a list compiled by Alex Kasman (College of Charleston)

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The Geometry of Sisters (2009)
Luanne Rice

Young Beck hopes her mathematical skills will somehow bring back her dead father. Other reviewers have mostly complained that this novel does not work as the serious family drama it intends to be. From the mathematical point of view, I'm afraid it fares no better.

Rice seems to have some vague concept of what a limit is:

(quoted from The Geometry of Sisters)

"Okay," Lucy was saying to Beck, pushing her papr closer. Beck glanced down, saw a series of six thick, fat columns about a half-inch wide. "Limits and infinity, right? That's what we're dealing with. These big, ugly, clunky columns are limits"

"And these," Beck said as beside them she drew six elegant, thin lines, "are infinity."

But most of the mathematical content involves mention of "proofs of infinity" (whatever those are) or insipid and nonsensical lines like:

(quoted from The Geometry of Sisters)

Words get in the way. Numbers don't lie. We are two sisters add us up. Carrie + Beck = Us.


And now my mother's taking me away from them. Away from Carrie. Without Carrie, I'm less than a person. It's like subtracting one from one. That equals zero. Except, as all mathematicians know, there's really no such number as zero.

Thanks to Barry Cipra for bringing this book to my attention.

More information about this work can be found at
(Note: This is just one work of mathematical fiction from the list. To see the entire list or to see more works of mathematical fiction, return to the Homepage.)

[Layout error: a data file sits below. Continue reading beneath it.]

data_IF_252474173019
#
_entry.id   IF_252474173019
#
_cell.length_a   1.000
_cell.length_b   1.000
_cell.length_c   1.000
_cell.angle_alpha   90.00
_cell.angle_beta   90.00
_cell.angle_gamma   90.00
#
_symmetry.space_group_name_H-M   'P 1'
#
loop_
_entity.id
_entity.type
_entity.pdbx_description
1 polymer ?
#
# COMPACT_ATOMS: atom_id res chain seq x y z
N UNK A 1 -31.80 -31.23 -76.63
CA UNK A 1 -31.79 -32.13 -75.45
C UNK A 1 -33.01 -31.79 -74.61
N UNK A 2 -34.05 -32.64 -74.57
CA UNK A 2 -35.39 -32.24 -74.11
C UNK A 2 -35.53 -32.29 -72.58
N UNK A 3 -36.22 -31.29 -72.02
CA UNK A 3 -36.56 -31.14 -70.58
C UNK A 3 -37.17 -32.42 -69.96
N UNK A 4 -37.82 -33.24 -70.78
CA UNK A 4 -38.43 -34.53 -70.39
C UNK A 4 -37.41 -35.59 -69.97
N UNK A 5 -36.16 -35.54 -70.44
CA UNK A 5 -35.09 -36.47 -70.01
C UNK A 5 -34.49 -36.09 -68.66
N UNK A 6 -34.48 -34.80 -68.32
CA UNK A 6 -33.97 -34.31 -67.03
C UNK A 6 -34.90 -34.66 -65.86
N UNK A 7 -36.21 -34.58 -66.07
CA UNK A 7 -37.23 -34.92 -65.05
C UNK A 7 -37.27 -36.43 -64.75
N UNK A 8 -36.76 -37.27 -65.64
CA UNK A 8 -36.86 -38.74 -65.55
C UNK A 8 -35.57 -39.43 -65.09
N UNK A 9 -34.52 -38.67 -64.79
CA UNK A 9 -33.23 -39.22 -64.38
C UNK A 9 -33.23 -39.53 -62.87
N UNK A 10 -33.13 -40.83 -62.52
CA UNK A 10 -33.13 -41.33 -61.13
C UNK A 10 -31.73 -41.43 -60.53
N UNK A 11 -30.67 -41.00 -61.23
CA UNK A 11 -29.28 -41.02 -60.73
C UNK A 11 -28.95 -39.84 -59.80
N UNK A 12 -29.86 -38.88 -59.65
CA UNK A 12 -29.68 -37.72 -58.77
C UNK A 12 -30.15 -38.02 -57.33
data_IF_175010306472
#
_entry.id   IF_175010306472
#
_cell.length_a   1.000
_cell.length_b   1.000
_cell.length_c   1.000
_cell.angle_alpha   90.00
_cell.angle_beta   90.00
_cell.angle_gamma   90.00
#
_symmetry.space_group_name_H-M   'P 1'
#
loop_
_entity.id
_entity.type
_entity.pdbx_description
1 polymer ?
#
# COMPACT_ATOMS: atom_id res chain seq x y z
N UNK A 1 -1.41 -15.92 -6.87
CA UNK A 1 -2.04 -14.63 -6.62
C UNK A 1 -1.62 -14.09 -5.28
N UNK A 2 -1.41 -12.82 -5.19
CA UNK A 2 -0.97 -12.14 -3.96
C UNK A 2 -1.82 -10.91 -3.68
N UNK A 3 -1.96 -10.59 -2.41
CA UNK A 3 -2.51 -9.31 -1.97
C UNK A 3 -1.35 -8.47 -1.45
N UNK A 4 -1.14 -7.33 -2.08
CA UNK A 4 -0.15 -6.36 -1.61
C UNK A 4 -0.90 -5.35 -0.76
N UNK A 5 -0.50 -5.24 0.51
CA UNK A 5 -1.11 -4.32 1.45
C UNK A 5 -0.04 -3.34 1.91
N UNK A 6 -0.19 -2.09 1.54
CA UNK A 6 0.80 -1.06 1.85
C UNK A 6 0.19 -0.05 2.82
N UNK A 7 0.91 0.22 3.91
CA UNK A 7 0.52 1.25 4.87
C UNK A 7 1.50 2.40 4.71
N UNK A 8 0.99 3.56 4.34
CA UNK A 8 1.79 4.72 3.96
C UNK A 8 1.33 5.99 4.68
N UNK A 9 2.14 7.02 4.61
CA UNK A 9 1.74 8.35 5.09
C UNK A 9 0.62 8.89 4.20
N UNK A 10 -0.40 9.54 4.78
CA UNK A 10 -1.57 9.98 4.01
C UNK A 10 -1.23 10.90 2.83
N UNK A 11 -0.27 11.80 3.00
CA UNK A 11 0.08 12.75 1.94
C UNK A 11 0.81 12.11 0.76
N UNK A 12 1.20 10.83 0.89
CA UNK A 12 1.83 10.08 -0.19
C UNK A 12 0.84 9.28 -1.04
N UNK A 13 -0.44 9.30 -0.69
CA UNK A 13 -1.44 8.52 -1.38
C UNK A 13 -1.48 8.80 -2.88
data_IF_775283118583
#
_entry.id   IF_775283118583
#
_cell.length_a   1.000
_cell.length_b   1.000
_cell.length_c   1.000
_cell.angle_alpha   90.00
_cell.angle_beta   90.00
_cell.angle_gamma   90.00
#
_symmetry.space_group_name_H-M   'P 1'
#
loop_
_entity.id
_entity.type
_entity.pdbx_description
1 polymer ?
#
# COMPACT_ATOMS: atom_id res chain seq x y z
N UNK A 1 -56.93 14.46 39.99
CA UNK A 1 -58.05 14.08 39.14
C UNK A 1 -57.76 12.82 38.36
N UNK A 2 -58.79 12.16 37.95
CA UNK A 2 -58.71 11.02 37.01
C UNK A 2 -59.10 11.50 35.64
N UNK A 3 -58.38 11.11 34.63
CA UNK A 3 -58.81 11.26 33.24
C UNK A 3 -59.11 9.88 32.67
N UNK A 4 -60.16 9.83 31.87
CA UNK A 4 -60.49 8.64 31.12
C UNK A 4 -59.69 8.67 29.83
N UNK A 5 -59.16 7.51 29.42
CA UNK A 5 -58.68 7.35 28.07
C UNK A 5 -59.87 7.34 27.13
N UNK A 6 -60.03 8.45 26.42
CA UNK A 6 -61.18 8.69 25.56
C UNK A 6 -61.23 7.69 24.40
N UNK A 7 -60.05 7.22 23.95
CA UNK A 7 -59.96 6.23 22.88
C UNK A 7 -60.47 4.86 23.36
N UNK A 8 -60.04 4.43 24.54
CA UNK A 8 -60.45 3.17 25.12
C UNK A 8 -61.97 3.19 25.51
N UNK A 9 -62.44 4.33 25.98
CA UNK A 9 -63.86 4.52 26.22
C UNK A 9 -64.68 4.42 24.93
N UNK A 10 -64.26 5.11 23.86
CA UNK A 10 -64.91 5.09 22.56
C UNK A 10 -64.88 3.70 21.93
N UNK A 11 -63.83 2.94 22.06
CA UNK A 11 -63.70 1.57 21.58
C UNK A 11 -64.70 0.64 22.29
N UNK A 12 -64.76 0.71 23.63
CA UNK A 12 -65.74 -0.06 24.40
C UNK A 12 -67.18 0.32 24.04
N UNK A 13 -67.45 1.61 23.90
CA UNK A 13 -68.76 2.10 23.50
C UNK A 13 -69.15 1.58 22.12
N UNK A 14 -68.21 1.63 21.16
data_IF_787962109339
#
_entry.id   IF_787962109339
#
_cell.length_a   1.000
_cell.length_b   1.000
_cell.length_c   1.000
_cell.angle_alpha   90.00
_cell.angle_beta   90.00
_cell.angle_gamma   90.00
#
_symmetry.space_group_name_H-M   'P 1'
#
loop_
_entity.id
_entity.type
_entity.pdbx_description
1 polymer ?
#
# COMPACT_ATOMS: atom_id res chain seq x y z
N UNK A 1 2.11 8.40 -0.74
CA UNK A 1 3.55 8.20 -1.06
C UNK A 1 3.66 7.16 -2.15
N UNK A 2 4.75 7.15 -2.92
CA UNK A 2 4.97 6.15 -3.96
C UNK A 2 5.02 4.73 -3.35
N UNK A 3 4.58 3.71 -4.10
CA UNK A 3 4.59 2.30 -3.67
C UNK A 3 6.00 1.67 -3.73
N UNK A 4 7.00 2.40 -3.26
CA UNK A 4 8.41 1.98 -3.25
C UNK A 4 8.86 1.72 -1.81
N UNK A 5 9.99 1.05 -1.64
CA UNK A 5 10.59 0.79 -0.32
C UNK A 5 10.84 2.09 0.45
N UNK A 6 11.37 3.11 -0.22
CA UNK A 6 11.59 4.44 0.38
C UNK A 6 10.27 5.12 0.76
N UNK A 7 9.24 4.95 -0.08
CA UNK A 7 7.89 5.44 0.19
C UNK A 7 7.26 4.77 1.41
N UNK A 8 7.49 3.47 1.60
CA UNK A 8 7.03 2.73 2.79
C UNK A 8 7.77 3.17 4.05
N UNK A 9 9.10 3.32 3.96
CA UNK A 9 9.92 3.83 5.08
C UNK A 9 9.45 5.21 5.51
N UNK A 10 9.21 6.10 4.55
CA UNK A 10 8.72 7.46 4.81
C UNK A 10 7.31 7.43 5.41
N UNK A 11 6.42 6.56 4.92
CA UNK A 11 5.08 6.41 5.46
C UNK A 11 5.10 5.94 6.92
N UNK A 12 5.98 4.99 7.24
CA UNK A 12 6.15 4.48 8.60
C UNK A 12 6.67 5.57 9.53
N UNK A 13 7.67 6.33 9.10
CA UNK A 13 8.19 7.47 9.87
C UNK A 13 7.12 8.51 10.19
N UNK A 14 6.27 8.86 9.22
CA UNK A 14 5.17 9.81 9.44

Works Similar to The Geometry of Sisters
According to my `secret formula', the following works of mathematical fiction are similar to this one:
  1. Long Division by Michael Redhill
  2. Long Division by Buzz Mauro
  3. The Solitude of Prime Numbers [La Solitudine dei Numeri Primi] by Paolo Giordano
  4. Gifted: A Novel by Nikita Lalwani
  5. An Invisible Sign of My Own by Aimee Bender
  6. An Abundance of Katherines by John Green
  7. Cliff Walk by Margaret Dickson
  8. The One Plus One by Jojo Moyes
  9. Casebook by Mona Simpson
  10. All the Light We Cannot See by Anthony Doerr
Ratings for The Geometry of Sisters:
RatingsHave you seen/read this work of mathematical fiction? Then click here to enter your own votes on its mathematical content and literary quality or send me comments to post on this Webpage.
Mathematical Content:
2/5 (1 votes)
Literary Quality:
2/5 (1 votes)

MotifProdigies, Female Mathematicians, Math Education,

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Exciting News: The 1,600th entry was recently added to this database of mathematical fiction! Also, for those of you interested in non-fictional math books let me (shamelessly) plug the recent release of the second edition of my soliton theory textbook.

(Maintained by Alex Kasman, College of Charleston)